I have been off from work this week; the university is closed for the Eid el Adha. In terms of the academic year, it comes at a peculiar if somewhat fortuitous time this year. Next week when we return, there will be only 2 days of classes scheduled. Most of that time will be exams, preparations, oral presentations, course evaluations, and the like. Not a lot of “teaching” going on. This week gives me a chance to catch my breath, catch up on reading and grading, and catch up on blogging (I hope). It works out for the students as a sort of end-of-semester reading week, enabling them to prepare for their final exams or write their papers.
The holiday itself is three days long, so there is still some time for the students to work after all of their feasting. The Eid el Adha observes when God tested Abraham (yes, that Abraham) by asking him to sacrifice his son. Abraham agreed, but then God, once convinced of Abraham’s faith, spared his son and replaced him with a lamb. This Eid is then a day when Muslims sacrifice an animal to demonstrate their faith. It also marks the end of the Hajj pilgrimage.
It is completely ridiculous and presumptuous that I am writing about a religion that I understand so superficially, but there you have it.
I can comment with only slightly more authority on what happens here in Cairo. Last week, people started bringing animals into town for the sacrifice. Mostly sheep and goats, though there are cows in the mix too. Driving along the road, I saw impromptu sheep markets. People could hear animals in downtown neighborhoods. Since this is a ritual sacrifice, they take place publicly, often in the street or in a yard following the halal way of butchering—bleeding from the neck. The blood, then, is used to bless the home of those making the sacrifice. The meat is divided into three portions—one is kept by the family making the offering, a second is distributed to friends, neighbors, and family, and a third is distributed as charity to the poor.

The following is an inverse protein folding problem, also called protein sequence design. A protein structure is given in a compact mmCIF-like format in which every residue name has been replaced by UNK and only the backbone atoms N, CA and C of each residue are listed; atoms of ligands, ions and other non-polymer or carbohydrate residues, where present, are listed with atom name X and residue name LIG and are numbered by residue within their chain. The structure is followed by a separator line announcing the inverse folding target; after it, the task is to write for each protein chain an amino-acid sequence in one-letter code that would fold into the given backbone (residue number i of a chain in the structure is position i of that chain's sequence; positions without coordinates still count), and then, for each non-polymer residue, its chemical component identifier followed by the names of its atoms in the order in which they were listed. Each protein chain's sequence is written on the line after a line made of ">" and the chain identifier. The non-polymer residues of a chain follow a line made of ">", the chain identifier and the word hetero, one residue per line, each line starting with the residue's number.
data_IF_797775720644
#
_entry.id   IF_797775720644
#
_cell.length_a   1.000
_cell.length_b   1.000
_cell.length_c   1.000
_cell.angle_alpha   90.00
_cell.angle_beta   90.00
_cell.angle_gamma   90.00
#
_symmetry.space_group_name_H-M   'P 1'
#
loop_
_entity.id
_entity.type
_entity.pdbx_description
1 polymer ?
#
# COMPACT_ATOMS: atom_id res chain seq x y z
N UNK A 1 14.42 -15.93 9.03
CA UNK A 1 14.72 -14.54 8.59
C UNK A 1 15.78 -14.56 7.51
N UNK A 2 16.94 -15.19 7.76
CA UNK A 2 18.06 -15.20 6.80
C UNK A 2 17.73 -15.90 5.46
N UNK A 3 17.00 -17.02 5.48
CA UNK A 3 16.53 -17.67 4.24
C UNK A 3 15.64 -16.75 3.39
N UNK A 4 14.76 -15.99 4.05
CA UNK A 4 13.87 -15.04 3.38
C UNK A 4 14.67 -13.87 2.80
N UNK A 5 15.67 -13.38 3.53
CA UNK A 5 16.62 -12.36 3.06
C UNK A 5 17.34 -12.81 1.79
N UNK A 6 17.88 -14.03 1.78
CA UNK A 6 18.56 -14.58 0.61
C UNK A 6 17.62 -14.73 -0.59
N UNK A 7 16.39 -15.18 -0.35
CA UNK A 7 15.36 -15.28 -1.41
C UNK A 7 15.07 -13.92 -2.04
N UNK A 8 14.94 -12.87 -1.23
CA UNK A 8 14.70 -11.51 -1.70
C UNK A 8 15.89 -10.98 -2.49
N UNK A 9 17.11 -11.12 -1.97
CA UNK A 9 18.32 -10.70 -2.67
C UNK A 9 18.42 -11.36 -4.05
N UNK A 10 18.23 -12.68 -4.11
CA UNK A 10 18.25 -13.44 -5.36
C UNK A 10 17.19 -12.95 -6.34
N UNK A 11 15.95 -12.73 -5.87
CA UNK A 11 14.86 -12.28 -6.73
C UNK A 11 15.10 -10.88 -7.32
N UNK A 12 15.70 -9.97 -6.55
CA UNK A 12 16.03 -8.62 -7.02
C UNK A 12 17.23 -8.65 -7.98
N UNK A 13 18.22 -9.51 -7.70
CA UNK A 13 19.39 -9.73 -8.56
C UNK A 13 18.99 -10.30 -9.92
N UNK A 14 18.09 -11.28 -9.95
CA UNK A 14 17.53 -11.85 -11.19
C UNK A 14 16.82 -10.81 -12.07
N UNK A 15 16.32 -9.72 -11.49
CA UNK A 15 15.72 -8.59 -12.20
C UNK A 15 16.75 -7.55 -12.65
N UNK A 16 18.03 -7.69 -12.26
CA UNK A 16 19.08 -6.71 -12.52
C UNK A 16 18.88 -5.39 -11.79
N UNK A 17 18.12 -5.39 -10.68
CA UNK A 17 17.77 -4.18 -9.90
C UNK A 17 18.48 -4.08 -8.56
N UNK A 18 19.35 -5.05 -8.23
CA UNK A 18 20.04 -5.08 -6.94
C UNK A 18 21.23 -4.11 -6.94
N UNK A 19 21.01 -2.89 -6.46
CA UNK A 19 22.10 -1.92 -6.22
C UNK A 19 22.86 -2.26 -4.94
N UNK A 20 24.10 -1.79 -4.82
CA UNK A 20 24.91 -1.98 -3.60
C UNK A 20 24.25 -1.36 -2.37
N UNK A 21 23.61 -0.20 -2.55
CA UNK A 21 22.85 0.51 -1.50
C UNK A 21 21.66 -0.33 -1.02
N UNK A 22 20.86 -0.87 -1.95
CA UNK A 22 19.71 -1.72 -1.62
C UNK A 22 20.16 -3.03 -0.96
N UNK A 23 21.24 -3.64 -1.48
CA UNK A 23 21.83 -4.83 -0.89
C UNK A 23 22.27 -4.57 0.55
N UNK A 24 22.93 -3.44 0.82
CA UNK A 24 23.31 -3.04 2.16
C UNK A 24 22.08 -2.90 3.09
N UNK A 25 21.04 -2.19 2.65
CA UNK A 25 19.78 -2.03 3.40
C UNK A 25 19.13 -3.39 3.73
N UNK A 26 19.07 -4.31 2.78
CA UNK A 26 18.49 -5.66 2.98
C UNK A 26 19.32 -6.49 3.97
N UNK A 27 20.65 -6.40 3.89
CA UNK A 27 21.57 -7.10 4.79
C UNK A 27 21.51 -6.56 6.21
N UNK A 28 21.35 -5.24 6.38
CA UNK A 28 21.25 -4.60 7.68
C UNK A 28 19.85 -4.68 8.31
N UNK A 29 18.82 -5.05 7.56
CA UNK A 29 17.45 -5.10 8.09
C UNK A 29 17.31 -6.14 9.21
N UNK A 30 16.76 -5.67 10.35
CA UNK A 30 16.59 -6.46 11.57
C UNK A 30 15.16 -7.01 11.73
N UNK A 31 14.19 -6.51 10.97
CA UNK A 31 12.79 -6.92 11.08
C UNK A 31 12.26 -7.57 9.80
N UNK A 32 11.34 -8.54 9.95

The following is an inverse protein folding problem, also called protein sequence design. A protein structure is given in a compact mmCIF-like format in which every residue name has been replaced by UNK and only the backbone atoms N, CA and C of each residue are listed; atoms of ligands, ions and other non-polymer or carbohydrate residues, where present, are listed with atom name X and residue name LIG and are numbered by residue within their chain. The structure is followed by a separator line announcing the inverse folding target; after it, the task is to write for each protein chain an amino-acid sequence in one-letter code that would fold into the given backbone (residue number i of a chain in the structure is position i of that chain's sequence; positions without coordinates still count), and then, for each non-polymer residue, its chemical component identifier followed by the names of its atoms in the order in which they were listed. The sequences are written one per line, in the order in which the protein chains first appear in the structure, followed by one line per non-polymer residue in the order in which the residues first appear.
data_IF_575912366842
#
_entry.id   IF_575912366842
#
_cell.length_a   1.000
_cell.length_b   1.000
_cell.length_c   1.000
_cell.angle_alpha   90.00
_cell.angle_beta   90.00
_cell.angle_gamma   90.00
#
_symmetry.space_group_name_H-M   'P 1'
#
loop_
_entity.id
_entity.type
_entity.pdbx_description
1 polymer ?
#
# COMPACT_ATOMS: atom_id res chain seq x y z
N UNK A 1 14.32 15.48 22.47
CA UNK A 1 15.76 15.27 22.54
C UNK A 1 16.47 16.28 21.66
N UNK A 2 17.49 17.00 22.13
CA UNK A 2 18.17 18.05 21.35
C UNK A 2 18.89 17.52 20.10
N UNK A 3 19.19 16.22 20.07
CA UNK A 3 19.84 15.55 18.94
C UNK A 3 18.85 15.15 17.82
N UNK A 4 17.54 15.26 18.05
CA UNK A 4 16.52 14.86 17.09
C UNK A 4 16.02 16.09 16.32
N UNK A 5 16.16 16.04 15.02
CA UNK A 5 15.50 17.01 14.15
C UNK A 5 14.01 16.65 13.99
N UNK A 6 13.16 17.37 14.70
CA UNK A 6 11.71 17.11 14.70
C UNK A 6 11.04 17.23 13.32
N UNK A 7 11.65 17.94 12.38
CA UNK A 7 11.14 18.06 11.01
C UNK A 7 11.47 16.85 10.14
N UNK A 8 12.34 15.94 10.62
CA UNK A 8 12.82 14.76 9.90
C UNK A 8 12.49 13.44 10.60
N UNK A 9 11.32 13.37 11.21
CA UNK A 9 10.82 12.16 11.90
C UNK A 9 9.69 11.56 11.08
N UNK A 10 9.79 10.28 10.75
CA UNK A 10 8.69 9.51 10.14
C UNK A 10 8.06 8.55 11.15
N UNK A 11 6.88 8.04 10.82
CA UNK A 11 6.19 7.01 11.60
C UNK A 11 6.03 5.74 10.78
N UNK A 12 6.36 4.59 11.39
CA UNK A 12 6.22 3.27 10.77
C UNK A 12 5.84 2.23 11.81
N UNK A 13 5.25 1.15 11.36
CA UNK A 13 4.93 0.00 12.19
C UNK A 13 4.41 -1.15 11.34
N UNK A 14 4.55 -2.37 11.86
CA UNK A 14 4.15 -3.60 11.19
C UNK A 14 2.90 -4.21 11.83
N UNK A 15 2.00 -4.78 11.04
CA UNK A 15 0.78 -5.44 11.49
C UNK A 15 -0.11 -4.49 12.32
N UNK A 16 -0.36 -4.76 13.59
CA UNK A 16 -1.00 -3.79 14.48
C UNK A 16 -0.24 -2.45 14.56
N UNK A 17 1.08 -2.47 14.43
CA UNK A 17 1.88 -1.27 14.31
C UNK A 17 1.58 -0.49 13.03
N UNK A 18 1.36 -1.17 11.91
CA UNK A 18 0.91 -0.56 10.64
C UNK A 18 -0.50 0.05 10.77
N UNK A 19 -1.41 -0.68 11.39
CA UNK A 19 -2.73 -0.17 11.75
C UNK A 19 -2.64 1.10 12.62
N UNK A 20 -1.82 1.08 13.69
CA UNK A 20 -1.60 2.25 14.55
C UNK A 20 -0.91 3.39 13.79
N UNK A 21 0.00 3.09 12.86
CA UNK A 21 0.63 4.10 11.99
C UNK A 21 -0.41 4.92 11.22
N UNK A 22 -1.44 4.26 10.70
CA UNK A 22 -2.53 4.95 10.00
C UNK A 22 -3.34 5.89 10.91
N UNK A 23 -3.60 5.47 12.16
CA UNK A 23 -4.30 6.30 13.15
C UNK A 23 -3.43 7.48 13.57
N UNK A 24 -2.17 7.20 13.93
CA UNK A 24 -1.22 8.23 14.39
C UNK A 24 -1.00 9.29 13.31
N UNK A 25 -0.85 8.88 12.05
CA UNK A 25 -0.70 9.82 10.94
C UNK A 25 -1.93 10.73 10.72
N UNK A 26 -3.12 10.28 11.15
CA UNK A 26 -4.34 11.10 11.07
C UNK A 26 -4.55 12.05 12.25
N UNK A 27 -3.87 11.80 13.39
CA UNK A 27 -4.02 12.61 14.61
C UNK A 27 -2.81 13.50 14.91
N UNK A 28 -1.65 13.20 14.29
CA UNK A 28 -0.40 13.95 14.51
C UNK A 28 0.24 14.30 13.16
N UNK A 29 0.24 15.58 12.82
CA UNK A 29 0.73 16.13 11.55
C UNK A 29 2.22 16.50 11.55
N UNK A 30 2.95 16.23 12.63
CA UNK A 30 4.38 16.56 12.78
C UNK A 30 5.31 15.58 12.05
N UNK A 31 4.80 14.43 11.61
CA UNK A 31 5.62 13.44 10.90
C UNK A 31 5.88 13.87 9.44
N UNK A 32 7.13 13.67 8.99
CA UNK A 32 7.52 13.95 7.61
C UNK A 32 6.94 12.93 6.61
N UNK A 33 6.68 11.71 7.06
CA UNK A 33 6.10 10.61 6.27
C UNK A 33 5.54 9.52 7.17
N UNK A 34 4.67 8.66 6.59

In many neighborhoods throughout Cairo, the sacrifices take place on the public streets. In Maadi, where we live, that is less common. Here, many people are relatively well-to-do and may hire a butcher to come to their yard and make the sacrifice while the appropriate prayers are said. I did not see much myself. I saw a few butchers in blood-stained coats walking down the road holding some very large, bloody knives. I saw a couple of piles of bones and one carcass off to the side of the road. From a friend’s home where I was last night, I was able to watch some folks cutting up a very large piece of meat in their yard. Whenever I went out yesterday, I brought my camera but didn’t have a chance to use it.
This practice understandably freaks out lots of foreigners who are not used to seeing animals die. Though I am not particularly squeamish, I am sure such a sight would have affected me (and maybe even made me a temporary vegetarian). At the same time, I like what this celebration suggests about public spaces. I do like the visibility and openness it implies. The truth of where our food comes from can be a bit messy, but I don’t resent being confronted with it. For people celebrating the Eid, this holiday also allows them to honor, from a slightly different perspective, the source of their food—God. I eat the meat and eggs and milk of animals who, I am sure, suffer terribly, but I buy it in the supermarket where I don’t have to see the blood.